Table 1. Patient characteristics*

Characteristic

CPX-351
(n = 211)

HMA + Ven
(n = 226)

Age, median (range)

66.8 (60.8–71.6)

75.2 (69.7–78.8)

Male, %

57.4

61.1

ELN risk, %

              Favorable/intermediate

38.9

28.3

              Adverse

61.1

71.7

Mutational status, %

              TP53

19.1

26.7

              FLT3

6.1

8.9

              NPM1

6.7

10.7

              RUNX1

22.7

24.9

              ASXL1

16.5

27.1

              IDH1/IDH2

19.7

18.4

Prior myeloid malignancy, %

54.0

40.7

Prior HMA therapy, %

20.4

9.7

ELN, European leukemiaNet; HMA, hypomethylating agent; Ven, venetoclax.
*Data from Grenet et al.1

Survival outcomes

Overall, there was no difference in combined rates of complete remission (CR)/CR with incomplete hematologic recovery (CRi) between patients treated with CPX-351 (57.8%) and HMA + Ven (56.6%; p = 0.803). Combined CR/CRi rates were also similar between mutational subgroups. However, median overall survival (OS) was longer in the CPX-351 cohort compared with HMA + Ven (17.3 months vs 11.1 months; p = 0.007), although no difference in relapse-free survival was reported.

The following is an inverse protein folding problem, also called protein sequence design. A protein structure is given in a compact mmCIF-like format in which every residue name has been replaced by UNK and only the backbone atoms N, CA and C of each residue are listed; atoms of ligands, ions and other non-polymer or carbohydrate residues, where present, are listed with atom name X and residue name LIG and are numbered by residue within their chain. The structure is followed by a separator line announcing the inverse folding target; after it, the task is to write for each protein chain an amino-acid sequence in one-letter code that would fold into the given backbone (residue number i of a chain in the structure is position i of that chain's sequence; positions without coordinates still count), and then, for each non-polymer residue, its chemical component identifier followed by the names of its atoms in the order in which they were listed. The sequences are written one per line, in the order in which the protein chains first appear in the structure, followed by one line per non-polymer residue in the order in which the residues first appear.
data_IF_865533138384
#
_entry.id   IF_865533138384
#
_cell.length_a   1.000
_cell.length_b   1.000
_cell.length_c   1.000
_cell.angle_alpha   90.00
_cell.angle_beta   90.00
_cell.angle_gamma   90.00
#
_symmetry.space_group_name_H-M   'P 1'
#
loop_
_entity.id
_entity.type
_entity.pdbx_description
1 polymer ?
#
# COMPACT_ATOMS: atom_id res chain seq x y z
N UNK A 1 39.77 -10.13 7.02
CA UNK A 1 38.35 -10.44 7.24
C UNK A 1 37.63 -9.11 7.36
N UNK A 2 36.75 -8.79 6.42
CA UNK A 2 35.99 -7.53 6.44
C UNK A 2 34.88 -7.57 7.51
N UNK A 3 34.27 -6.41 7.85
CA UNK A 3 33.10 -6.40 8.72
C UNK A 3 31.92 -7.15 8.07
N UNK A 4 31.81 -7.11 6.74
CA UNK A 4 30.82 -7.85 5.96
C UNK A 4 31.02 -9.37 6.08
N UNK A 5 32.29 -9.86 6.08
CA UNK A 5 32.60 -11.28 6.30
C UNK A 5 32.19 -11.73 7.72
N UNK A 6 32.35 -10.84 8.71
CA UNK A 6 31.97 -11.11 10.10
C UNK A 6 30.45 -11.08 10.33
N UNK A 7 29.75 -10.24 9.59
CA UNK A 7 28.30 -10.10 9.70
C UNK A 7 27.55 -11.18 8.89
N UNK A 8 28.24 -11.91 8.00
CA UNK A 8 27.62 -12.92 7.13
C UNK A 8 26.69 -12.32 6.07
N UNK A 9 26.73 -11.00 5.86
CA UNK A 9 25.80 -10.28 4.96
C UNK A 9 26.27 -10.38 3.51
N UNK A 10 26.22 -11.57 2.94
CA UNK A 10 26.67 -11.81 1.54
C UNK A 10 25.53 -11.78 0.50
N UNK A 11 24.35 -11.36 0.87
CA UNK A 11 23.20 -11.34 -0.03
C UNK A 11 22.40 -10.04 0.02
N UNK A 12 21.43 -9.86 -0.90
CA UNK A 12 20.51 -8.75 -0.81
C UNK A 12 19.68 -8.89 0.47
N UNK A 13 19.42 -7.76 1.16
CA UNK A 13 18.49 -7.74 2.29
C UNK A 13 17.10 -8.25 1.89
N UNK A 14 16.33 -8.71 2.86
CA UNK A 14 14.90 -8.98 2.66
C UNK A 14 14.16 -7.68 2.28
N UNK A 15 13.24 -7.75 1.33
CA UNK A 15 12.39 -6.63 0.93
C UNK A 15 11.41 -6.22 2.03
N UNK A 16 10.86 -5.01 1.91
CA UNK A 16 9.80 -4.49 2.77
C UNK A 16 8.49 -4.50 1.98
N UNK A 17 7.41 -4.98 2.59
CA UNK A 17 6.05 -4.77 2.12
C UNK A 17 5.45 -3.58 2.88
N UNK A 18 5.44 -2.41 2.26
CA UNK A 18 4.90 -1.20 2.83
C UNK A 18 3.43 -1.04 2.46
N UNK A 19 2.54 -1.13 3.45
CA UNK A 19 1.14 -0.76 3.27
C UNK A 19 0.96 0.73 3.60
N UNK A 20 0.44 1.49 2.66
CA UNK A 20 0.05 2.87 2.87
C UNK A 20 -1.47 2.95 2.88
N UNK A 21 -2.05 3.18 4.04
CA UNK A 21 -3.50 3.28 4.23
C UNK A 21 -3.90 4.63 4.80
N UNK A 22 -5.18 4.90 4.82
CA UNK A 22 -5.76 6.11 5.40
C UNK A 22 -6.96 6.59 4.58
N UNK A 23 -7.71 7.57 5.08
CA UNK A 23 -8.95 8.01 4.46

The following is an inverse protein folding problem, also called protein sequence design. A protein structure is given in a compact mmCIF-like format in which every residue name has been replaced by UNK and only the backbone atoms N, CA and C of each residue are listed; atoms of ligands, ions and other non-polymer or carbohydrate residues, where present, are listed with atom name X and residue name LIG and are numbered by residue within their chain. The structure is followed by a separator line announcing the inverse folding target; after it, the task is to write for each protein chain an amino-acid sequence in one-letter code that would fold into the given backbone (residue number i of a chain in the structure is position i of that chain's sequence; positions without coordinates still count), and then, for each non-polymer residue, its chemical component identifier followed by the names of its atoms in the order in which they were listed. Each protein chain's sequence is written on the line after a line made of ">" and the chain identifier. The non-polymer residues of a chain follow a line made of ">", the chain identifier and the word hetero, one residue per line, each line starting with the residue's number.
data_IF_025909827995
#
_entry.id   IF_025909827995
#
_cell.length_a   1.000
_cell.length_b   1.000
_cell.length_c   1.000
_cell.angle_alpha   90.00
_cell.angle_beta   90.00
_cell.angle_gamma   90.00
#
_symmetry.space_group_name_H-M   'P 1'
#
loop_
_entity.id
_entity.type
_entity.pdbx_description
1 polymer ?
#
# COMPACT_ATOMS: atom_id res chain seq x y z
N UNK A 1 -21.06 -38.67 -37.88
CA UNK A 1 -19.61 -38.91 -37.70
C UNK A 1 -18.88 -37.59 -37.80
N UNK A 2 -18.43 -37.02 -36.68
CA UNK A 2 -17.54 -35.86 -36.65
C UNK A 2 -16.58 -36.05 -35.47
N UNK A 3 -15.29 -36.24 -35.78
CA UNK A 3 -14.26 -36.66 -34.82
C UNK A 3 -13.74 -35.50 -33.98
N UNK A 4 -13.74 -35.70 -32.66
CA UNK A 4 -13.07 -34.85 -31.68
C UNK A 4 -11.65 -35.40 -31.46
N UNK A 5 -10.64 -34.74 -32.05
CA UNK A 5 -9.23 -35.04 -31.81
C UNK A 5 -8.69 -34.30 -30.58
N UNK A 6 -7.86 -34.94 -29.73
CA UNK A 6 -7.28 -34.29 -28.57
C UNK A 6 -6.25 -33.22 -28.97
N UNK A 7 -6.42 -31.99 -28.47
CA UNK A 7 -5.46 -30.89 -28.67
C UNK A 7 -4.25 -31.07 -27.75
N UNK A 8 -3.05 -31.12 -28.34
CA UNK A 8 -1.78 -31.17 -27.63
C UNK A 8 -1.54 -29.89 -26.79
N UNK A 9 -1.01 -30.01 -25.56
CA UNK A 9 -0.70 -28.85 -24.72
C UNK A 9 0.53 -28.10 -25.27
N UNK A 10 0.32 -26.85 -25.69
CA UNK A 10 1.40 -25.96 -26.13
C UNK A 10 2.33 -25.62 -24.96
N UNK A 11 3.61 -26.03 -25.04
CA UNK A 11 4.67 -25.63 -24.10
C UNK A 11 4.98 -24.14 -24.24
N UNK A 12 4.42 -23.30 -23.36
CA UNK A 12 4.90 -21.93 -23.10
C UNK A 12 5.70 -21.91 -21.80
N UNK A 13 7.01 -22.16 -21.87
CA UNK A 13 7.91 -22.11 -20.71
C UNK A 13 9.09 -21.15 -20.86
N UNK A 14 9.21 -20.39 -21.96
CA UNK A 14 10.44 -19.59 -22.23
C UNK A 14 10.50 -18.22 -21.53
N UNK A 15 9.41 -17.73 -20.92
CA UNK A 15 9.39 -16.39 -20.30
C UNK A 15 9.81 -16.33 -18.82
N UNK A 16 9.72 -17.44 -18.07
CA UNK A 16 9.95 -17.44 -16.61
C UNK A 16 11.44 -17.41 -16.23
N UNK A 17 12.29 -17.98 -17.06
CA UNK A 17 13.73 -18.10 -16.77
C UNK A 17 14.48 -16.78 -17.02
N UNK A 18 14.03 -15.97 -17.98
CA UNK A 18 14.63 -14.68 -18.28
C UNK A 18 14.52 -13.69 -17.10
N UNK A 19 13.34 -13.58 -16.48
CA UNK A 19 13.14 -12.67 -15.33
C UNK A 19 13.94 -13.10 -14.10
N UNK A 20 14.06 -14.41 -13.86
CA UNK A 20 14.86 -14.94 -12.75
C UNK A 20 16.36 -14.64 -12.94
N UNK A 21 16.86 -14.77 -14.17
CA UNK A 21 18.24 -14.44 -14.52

In those patients classified with intermediate/favorable risk AML, there was no difference in OS between treatment groups; however, patients with adverse risk treated with CPX-351 survived longer than those treated with HMA + Ven (p = 0.0392). Grenet highlighted that such differences may be driven by the higher rates of hematopoietic stem cell transplant (HSCT) in the younger CPX-351 group.1

Multivariate analysis, adjusted for age, ELN risk, prior myeloid malignancy, and prior HMA therapy, revealed improved survival in patients receiving CPX-351 in the overall population, and also after stratification by TP53 mutation status, prior myeloid malignancy, and ELN adverse risk (Table 2).

Table 2. Multivariate analysis*

Overall survival

HR (95% CI)

p value

Overall cohort

0.742 (0.553–0.955)

0.046

TP53 mutation

0.406 (0.224–0.735)

0.003

Prior myeloid malignancy

0.640 (0.440–0.931)

0.02

Prior HMA use

0.489 (0.276–0.866)

0.014

ELN adverse risk

0.668 (0.482–0.925)

0.015

CI, confidence interval; ELN, European leukemiaNet; HMA, hypomethylating agent; HR, hazard ratio.
*Data from Grenet et al.1

Survival outcomes in patients aged 60–75